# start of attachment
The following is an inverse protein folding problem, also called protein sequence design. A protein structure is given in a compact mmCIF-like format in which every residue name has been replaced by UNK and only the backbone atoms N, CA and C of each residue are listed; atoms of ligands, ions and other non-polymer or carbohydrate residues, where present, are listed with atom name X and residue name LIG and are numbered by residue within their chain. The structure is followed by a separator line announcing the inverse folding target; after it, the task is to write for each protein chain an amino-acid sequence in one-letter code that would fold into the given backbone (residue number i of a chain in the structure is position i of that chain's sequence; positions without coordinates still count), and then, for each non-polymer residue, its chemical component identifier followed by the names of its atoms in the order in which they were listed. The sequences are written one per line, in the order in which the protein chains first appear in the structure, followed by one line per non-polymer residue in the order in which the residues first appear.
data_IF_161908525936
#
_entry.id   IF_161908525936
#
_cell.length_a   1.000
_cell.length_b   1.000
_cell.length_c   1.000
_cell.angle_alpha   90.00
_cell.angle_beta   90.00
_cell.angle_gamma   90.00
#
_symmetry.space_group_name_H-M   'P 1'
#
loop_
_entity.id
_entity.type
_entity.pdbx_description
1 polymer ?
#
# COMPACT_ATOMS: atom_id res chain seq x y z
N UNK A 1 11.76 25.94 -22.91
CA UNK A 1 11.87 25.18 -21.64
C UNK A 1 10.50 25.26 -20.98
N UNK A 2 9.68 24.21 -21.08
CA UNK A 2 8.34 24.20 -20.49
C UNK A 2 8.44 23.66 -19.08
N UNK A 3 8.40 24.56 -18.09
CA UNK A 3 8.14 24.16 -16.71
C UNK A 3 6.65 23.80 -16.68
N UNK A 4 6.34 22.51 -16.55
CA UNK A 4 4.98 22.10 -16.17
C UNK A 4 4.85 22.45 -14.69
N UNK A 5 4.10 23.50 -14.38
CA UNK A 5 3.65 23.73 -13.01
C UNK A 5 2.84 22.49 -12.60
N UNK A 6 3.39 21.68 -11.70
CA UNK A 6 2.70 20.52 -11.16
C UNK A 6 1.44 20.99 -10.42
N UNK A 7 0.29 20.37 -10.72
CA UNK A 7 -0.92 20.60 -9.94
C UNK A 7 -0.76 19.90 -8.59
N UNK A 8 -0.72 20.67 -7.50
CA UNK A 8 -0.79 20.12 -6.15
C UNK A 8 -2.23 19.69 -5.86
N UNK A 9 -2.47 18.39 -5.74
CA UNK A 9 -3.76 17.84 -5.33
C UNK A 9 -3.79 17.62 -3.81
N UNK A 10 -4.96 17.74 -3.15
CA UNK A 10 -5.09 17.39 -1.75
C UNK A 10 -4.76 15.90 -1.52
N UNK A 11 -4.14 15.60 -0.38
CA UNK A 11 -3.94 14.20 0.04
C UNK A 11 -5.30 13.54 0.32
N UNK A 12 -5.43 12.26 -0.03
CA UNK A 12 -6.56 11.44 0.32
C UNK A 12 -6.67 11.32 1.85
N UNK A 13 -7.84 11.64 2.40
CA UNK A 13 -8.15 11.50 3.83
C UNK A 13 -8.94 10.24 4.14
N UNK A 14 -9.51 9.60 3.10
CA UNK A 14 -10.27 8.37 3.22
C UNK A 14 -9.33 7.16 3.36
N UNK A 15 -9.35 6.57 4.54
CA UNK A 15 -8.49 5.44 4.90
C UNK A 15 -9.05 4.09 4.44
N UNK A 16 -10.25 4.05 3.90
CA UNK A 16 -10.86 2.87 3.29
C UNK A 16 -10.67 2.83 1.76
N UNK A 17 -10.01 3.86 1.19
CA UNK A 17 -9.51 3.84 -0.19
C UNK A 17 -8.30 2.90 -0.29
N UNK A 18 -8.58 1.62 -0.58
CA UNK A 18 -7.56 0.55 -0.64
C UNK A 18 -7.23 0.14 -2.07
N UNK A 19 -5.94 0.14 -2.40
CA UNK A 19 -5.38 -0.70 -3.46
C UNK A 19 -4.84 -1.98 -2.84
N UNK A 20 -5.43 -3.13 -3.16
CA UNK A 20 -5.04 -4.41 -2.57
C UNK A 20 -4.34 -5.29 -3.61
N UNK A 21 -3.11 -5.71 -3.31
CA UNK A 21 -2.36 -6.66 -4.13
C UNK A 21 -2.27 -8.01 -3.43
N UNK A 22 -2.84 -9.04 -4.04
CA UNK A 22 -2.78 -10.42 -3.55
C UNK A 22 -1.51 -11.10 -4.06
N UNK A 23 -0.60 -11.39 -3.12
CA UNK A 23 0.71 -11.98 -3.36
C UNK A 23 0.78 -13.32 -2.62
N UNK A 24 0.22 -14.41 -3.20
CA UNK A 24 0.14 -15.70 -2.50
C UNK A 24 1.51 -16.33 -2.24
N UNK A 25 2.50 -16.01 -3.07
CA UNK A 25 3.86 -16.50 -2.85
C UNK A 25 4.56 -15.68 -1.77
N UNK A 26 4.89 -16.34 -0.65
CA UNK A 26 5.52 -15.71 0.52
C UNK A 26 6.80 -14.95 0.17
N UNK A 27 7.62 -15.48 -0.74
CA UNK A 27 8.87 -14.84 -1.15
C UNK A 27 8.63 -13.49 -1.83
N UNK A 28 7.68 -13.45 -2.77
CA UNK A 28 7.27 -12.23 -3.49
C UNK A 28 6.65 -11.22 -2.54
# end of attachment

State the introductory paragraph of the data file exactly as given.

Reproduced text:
The following is an inverse protein folding problem, also called protein sequence design. A protein structure is given in a compact mmCIF-like format in which every residue name has been replaced by UNK and only the backbone atoms N, CA and C of each residue are listed; atoms of ligands, ions and other non-polymer or carbohydrate residues, where present, are listed with atom name X and residue name LIG and are numbered by residue within their chain. The structure is followed by a separator line announcing the inverse folding target; after it, the task is to write for each protein chain an amino-acid sequence in one-letter code that would fold into the given backbone (residue number i of a chain in the structure is position i of that chain's sequence; positions without coordinates still count), and then, for each non-polymer residue, its chemical component identifier followed by the names of its atoms in the order in which they were listed. The sequences are written one per line, in the order in which the protein chains first appear in the structure, followed by one line per non-polymer residue in the order in which the residues first appear.